##
**Godunov-mixed methods for advection-diffusion equations in multidimensions.**
*(English)*
Zbl 0791.65062

The author considers time-split methods for multidimensional advection-diffusion equations. The advection is approximated by a Godunov-type procedure while diffusion is approximated by a low-order mixed finite element method.

Section 2 states the problem of interest and develops the basic algorithm. The set-up is confined to \(\mathbb{R}^ 2\), however the analysis can be easily extended to \(\mathbb{R}^ 3\). The main problem reads as follows: let \(s({\mathbf x},t)\) satisfy (1) \(s_ t+f({\mathbf x},t,s)_ x+g({\mathbf x},t,s)_ y-\nabla (D ({\mathbf x},t) \nabla s)=0\) on \(\Omega \times (0,T]\), (2) \(s=b\) on \(\partial \Omega \times(0,T]\), (3) \(s=s^ 0\) on \(\Omega \times \{0\}\), where \({\mathbf x}=(x,y)\) and \(\Omega\) is a convex bounded polygon in \(\mathbb{R}^ 2\). Then the basic method is described and an error estimate is proved (Theorem 2.1). The proof relies on Gronwall’s Lemma and a standard inequality of type \(ab \leq {\varepsilon \over 2} a^ 2+{2 \over \varepsilon} b^ 2\). It is worthy to underline that Theorem 2.1 does not explicitly require any assumptions on the relative sizes of \(\Delta t\) and \(h\) (time and spatial step, respectively), what in many applications may be advantageous.

In the next three sections three special cases are discussed and dealt with using this basic theorem. In the first approach (§3) advective fluxes are approximated by an unsplit higher order Godunov procedure. A rectangular triangulation of \(\overline \Omega\) is assumed. The method turns out to be first-order accurate in time and second-order accurate in space. In §4 there is a modification of this approach which is of second-order in time. The modification consists of using Crank-Nicolson time-stepping, and adding a term to the left and right states at each element edge.

The last method, described in §5, is based on calculation of fluxes by characteristic tracing over, potentially more than one element. Here triangular elements are assumed. Using this method first-order accuracy in time and space is gained for linear problems, i.e. \(f({\mathbf x},s) = u({\mathbf x})s\) and \(g({\mathbf x},s) = v({\mathbf x})s\) in the problem (1), (2), (3).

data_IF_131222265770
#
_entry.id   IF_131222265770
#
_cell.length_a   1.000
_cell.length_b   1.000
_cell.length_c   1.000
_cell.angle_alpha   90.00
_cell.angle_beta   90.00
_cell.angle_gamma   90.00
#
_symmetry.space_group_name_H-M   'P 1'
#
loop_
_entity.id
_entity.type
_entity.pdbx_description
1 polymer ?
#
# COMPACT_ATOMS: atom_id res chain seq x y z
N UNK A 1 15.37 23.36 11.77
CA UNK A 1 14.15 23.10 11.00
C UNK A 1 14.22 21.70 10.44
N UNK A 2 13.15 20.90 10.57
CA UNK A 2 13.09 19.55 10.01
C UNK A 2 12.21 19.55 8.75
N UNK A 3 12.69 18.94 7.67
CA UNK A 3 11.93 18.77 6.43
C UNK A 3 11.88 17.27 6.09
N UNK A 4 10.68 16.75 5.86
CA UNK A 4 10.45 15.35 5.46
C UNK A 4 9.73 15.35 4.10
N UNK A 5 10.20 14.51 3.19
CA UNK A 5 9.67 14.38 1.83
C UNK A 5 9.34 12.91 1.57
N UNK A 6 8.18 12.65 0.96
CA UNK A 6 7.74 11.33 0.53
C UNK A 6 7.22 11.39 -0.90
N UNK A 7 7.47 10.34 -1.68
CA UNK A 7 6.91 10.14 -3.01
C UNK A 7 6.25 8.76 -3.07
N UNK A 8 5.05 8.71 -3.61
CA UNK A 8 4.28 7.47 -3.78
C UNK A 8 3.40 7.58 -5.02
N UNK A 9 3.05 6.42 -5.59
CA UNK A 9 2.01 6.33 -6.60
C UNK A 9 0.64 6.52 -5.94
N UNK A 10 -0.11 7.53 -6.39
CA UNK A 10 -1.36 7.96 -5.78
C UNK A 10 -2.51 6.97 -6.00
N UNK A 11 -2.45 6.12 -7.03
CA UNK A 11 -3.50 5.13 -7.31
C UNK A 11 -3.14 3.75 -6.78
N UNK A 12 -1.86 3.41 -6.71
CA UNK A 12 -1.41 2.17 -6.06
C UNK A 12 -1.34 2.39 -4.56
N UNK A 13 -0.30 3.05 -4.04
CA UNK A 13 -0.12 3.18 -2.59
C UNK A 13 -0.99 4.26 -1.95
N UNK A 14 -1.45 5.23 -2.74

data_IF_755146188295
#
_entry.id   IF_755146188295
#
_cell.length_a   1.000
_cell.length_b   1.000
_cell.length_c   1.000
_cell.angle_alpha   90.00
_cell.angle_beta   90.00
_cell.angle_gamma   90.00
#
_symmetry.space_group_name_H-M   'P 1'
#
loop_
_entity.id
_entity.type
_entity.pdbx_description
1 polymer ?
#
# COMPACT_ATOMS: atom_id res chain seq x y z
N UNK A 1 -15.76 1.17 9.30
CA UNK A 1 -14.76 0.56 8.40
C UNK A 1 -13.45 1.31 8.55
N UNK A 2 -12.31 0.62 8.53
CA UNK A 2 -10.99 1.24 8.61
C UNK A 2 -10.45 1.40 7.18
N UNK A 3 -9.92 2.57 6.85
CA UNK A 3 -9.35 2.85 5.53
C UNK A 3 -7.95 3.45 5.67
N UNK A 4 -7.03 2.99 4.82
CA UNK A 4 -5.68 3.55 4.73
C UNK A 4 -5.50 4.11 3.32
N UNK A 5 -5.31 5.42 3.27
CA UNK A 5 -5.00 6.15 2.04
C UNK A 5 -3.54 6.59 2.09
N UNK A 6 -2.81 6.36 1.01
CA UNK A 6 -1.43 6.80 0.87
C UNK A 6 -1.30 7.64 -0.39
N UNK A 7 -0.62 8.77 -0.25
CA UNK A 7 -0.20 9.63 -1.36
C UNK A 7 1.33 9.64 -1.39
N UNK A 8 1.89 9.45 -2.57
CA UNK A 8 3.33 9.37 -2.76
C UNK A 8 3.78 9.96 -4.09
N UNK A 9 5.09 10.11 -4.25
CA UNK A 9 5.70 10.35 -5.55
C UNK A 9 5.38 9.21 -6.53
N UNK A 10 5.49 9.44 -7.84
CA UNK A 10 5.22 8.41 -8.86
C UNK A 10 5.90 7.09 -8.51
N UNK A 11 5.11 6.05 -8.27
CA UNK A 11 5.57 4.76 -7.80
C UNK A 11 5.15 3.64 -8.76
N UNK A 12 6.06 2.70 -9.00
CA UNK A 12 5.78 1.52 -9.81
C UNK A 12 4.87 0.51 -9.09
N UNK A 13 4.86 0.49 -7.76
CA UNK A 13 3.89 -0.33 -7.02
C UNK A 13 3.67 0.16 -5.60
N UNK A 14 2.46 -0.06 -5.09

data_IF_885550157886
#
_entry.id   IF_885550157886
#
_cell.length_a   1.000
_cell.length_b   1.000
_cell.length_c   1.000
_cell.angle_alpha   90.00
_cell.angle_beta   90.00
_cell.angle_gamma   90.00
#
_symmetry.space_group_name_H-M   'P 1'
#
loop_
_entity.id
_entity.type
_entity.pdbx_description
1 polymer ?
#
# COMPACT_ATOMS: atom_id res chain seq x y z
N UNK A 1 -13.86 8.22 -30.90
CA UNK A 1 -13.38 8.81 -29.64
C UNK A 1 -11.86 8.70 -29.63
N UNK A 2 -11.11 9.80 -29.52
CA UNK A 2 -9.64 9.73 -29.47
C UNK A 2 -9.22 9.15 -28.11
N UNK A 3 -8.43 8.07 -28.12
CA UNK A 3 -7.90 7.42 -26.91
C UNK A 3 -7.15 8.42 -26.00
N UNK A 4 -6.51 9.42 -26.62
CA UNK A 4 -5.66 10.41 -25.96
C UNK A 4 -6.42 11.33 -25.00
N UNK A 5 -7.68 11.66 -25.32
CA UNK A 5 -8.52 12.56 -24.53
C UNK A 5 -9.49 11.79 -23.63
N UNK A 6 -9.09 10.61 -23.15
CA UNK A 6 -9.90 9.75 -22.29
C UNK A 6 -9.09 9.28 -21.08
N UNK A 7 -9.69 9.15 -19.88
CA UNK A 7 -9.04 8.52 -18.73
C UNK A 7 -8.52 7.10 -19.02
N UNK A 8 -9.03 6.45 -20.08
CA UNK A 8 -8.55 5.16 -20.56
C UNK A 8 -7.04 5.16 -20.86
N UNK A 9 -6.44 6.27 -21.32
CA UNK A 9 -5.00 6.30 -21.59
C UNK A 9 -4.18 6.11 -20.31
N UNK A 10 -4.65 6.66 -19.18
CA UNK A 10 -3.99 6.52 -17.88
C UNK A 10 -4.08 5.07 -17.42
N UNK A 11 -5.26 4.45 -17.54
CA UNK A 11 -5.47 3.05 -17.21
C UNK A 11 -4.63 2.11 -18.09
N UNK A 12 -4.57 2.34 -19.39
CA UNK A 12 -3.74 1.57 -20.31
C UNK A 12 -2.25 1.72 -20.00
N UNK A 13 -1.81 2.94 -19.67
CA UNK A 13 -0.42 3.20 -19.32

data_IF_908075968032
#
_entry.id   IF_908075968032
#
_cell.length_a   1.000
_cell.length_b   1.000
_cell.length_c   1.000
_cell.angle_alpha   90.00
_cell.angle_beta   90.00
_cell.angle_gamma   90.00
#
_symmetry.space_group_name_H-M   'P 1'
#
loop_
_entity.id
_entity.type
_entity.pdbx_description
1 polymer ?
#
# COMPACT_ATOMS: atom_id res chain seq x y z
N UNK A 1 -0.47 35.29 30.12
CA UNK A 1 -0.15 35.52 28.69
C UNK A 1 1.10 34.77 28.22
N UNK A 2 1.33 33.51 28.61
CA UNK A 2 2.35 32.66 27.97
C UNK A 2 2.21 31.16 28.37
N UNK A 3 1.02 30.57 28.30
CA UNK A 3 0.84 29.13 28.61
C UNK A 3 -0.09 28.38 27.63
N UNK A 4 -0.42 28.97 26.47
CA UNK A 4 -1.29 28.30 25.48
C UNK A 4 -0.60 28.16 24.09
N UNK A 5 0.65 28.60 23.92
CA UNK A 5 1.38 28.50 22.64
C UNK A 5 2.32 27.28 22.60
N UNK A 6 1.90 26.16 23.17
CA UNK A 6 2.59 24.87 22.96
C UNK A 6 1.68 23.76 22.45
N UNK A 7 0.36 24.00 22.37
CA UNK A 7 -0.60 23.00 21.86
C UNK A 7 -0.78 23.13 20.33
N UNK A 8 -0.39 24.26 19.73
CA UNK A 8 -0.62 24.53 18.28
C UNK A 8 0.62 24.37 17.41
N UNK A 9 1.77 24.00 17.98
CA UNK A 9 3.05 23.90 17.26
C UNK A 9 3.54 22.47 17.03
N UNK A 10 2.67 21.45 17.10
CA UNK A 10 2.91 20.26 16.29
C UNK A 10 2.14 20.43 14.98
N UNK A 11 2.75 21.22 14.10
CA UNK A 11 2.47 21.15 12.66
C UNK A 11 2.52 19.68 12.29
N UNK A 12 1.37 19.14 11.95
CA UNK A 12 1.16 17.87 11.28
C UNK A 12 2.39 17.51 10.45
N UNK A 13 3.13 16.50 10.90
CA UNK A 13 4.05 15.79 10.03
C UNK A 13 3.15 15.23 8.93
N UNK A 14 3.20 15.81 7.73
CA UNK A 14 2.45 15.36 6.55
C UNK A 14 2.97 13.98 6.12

Section 2 states the problem of interest and develops the basic algorithm. The set-up is confined to \(\mathbb{R}^ 2\), however the analysis can be easily extended to \(\mathbb{R}^ 3\). The main problem reads as follows: let \(s({\mathbf x},t)\) satisfy (1) \(s_ t+f({\mathbf x},t,s)_ x+g({\mathbf x},t,s)_ y-\nabla (D ({\mathbf x},t) \nabla s)=0\) on \(\Omega \times (0,T]\), (2) \(s=b\) on \(\partial \Omega \times(0,T]\), (3) \(s=s^ 0\) on \(\Omega \times \{0\}\), where \({\mathbf x}=(x,y)\) and \(\Omega\) is a convex bounded polygon in \(\mathbb{R}^ 2\). Then the basic method is described and an error estimate is proved (Theorem 2.1). The proof relies on Gronwall’s Lemma and a standard inequality of type \(ab \leq {\varepsilon \over 2} a^ 2+{2 \over \varepsilon} b^ 2\). It is worthy to underline that Theorem 2.1 does not explicitly require any assumptions on the relative sizes of \(\Delta t\) and \(h\) (time and spatial step, respectively), what in many applications may be advantageous.

In the next three sections three special cases are discussed and dealt with using this basic theorem. In the first approach (§3) advective fluxes are approximated by an unsplit higher order Godunov procedure. A rectangular triangulation of \(\overline \Omega\) is assumed. The method turns out to be first-order accurate in time and second-order accurate in space. In §4 there is a modification of this approach which is of second-order in time. The modification consists of using Crank-Nicolson time-stepping, and adding a term to the left and right states at each element edge.

The last method, described in §5, is based on calculation of fluxes by characteristic tracing over, potentially more than one element. Here triangular elements are assumed. Using this method first-order accuracy in time and space is gained for linear problems, i.e. \(f({\mathbf x},s) = u({\mathbf x})s\) and \(g({\mathbf x},s) = v({\mathbf x})s\) in the problem (1), (2), (3).

Reviewer: S.Burys (Kraków)

### MSC:

65M06 | Finite difference methods for initial value and initial-boundary value problems involving PDEs |

65M60 | Finite element, Rayleigh-Ritz and Galerkin methods for initial value and initial-boundary value problems involving PDEs |

65M15 | Error bounds for initial value and initial-boundary value problems involving PDEs |

35K55 | Nonlinear parabolic equations |